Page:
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300, 7000, Whatever

March 13th, 2007 · 3 Comments

Hellenic scholar Ephraim Lytle outlines some of the dubious departures from history in 300.

Tags: Art & Culture



3 responses so far ↓

  • 1 Brian Moore // Mar 14, 2007 at 1:13 pm

    As much as I’m aware of them, historical inaccuracies in movies like this don’t really bother me. This is a story of heroic myth with a basis (however mutated) in history, like the Iliad.

    I think Lytle puts too much on the idea that 300 is saying “this (Sparta) is how everyone should be.” The points in which the Spartans mock the Athenians, other Greeks and the Persians is not a command to be Spartan, but rather how Spartans would actually act. They were contemptuous (for better or worse) of the commerce and politics minded Athenians — which is why they eventually conquered them. It’s a little too much to ask that a brutal society of warrior zealots (for whatever good traits that might have) also have an educated, modern, worldly outlook towards things.

    I also disagree with the claim that 300 implies that Xerxes is homosexual, or that it claims it is a negative thing. He is portrayed as effeminate and unwilling to get his hands dirty — which is worthy of contempt from the manly Spartans. It seems pedantic to point out that stereotyping every effeminately portrayed character as homosexual is a rather ugly claim on its own.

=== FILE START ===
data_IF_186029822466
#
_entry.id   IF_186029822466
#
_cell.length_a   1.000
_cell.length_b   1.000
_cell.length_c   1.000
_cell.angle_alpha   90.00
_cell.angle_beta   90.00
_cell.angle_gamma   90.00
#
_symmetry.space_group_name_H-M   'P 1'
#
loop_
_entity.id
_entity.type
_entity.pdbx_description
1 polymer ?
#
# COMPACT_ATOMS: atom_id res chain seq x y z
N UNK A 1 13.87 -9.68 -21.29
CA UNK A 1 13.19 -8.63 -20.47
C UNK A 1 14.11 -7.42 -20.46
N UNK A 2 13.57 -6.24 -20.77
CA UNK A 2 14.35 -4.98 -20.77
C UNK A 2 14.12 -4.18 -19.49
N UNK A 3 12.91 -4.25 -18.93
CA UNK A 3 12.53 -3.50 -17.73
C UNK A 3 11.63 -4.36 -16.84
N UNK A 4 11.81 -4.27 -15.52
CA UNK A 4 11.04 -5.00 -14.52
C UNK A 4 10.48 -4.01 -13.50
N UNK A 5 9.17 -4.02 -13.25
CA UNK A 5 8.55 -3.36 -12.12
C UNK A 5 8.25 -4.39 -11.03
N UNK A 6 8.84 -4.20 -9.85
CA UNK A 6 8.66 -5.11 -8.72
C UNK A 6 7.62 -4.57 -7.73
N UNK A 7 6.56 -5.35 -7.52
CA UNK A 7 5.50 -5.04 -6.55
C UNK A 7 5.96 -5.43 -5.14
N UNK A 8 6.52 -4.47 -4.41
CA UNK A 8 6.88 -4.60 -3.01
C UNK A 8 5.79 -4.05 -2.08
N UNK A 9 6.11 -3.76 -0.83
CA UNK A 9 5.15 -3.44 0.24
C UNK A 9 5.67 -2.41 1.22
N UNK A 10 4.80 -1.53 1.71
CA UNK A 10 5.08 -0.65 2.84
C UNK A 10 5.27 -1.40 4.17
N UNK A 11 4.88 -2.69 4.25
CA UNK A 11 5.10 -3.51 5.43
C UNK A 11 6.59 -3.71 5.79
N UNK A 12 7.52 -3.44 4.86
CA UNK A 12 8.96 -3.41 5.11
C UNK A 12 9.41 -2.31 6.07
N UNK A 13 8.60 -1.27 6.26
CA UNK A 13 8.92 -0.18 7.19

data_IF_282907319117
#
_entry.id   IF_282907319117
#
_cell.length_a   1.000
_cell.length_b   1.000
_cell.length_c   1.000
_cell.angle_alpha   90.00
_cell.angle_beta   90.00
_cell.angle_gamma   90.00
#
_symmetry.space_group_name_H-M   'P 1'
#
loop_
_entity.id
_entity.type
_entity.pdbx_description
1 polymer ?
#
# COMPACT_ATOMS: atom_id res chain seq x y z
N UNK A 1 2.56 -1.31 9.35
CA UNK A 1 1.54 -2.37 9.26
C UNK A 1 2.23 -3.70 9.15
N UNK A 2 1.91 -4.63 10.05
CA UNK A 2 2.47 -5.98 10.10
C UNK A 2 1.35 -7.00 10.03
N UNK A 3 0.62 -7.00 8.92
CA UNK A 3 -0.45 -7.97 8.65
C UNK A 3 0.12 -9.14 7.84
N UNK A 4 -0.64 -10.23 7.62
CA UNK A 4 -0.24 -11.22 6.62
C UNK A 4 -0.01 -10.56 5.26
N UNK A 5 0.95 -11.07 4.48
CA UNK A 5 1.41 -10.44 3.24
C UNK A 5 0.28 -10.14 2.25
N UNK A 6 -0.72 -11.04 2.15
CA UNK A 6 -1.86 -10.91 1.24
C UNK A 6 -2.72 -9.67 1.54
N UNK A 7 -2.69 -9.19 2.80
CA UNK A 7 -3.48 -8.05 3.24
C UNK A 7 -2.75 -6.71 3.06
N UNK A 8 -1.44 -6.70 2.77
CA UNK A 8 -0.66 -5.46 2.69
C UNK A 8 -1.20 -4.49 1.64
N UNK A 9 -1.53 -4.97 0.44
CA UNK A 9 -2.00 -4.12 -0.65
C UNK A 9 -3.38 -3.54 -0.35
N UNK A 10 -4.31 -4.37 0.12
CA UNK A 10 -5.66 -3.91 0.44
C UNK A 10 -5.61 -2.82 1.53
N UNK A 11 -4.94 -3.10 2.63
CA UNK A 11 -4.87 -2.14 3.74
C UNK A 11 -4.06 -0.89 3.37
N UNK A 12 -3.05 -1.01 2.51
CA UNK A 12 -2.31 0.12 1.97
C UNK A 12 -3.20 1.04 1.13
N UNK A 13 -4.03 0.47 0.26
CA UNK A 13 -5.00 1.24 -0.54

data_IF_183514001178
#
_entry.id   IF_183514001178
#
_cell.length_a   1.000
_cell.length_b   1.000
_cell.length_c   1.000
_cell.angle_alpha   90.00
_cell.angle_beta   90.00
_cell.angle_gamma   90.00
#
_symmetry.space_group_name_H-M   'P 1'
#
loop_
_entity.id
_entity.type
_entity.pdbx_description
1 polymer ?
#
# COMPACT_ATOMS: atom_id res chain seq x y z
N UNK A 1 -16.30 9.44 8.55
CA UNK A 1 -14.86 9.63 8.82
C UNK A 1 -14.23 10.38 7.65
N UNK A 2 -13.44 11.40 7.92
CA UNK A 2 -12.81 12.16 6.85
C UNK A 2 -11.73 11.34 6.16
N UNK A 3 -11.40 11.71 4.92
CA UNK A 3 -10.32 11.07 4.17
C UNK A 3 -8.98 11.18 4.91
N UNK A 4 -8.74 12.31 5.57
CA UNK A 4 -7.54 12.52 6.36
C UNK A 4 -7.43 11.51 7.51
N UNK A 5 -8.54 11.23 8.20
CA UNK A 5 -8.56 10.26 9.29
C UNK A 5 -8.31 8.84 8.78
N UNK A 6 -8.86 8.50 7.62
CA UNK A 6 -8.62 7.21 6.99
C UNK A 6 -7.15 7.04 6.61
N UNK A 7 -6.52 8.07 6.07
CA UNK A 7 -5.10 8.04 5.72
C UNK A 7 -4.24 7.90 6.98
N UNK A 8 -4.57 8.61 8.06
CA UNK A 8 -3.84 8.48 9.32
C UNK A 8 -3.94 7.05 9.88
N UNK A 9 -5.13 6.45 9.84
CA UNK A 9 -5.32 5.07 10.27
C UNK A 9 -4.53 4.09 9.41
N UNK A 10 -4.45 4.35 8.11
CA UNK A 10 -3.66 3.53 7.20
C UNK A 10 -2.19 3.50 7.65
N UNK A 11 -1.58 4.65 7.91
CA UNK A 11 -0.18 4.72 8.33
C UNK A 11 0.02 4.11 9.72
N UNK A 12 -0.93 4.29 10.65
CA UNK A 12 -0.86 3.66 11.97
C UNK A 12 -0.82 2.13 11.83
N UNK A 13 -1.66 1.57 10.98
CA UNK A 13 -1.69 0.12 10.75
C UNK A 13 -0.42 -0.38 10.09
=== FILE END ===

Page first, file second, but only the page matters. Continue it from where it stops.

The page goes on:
Like Lytle says, homosexuality itself would not have been cause for a Spartan to dislike someone, as Frank Miller no doubt is aware.

    Is it propaganda? Sure! The entire story of the 300 is based on pro-Greek propaganda produced by contemporary historians. They (and we) gloss over the details of how the Spartan helot society was radically at odds with the “for freedom” message that it sends. We forgive it for being propaganda because it’s propaganda for a good cause: “you must fight for freedom against oppression.”

    It made no claim to be strictly historically accurate — that job is done by the dozens of Thermopylae specials that the Discovery and History channels have been running over the last few weeks.

  • 2 Antonio Manetti // Mar 14, 2007 at 3:27 pm

    “We forgive it for being propaganda because it’s propaganda for a good cause: “you must fight for freedom against oppression.”

    It’s propaganda alright but of an insidiously vicious sort. Notably that used by the Nazis to portray the aryan ‘Volk’ as a beleagured minority and the last bastion of Kultur under threat from jews and the hordes of subhuman slavic ‘barbarians’ to the east. It’s exactly the kind of propaganda described by Orwell in ‘1984’.

    Once such vile tropes take root it becomes a lot easier to justify the slaughter of the dehumanized ‘untermensch’.

  • 3 The Mechanical Eye // Mar 15, 2007 at 1:05 pm

    Godwin’s law strikes again! This action blockbuster will lead us to the Holocaust once again!

    To be fair, “300” has a simplistic view of the Greeks versus the Persians. But the movie celebrates our notion of the Greeks, this outnumbered people on a tiny, ragged peninsula, fighting an ancient empire. I don’t think this movie will lead to a grand-reopening of the gas chambers.